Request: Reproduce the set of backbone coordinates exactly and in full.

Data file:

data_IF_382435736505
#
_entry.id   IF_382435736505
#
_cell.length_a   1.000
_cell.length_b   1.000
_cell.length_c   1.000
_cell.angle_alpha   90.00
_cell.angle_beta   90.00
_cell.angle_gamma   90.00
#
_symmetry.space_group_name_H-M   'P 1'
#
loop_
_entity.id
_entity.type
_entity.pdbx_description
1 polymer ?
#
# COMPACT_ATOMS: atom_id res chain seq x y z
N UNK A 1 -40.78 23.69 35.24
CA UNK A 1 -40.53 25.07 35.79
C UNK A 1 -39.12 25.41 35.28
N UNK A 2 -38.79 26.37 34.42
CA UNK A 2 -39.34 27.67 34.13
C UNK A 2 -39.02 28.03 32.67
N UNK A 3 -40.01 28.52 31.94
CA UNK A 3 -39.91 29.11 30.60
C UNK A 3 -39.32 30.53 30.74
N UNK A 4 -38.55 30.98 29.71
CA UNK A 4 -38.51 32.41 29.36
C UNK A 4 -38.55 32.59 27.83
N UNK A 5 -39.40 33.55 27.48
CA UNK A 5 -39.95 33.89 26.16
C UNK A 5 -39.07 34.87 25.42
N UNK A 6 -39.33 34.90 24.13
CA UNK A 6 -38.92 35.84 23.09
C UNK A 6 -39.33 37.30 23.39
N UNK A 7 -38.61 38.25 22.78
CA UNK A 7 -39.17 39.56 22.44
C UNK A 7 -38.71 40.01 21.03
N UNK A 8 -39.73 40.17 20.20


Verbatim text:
data_IF_382435736505
#
_entry.id   IF_382435736505
#
_cell.length_a   1.000
_cell.length_b   1.000
_cell.length_c   1.000
_cell.angle_alpha   90.00
_cell.angle_beta   90.00
_cell.angle_gamma   90.00
#
_symmetry.space_group_name_H-M   'P 1'
#
loop_
_entity.id
_entity.type
_entity.pdbx_description
1 polymer ?
#
# COMPACT_ATOMS: atom_id res chain seq x y z
N UNK A 1 -40.78 23.69 35.24
CA UNK A 1 -40.53 25.07 35.79
C UNK A 1 -39.12 25.41 35.28
N UNK A 2 -38.79 26.37 34.42
CA UNK A 2 -39.34 27.67 34.13
C UNK A 2 -39.02 28.03 32.67
N UNK A 3 -40.01 28.52 31.94
CA UNK A 3 -39.91 29.11 30.60
C UNK A 3 -39.32 30.53 30.74
N UNK A 4 -38.55 30.98 29.71
CA UNK A 4 -38.51 32.41 29.36
C UNK A 4 -38.55 32.59 27.83
N UNK A 5 -39.40 33.55 27.48
CA UNK A 5 -39.95 33.89 26.16
C UNK A 5 -39.07 34.87 25.42
N UNK A 6 -39.33 34.90 24.13
CA UNK A 6 -38.92 35.84 23.09
C UNK A 6 -39.33 37.30 23.39
N UNK A 7 -38.61 38.25 22.78
CA UNK A 7 -39.17 39.56 22.44
C UNK A 7 -38.71 40.01 21.03
N UNK A 8 -39.73 40.17 20.20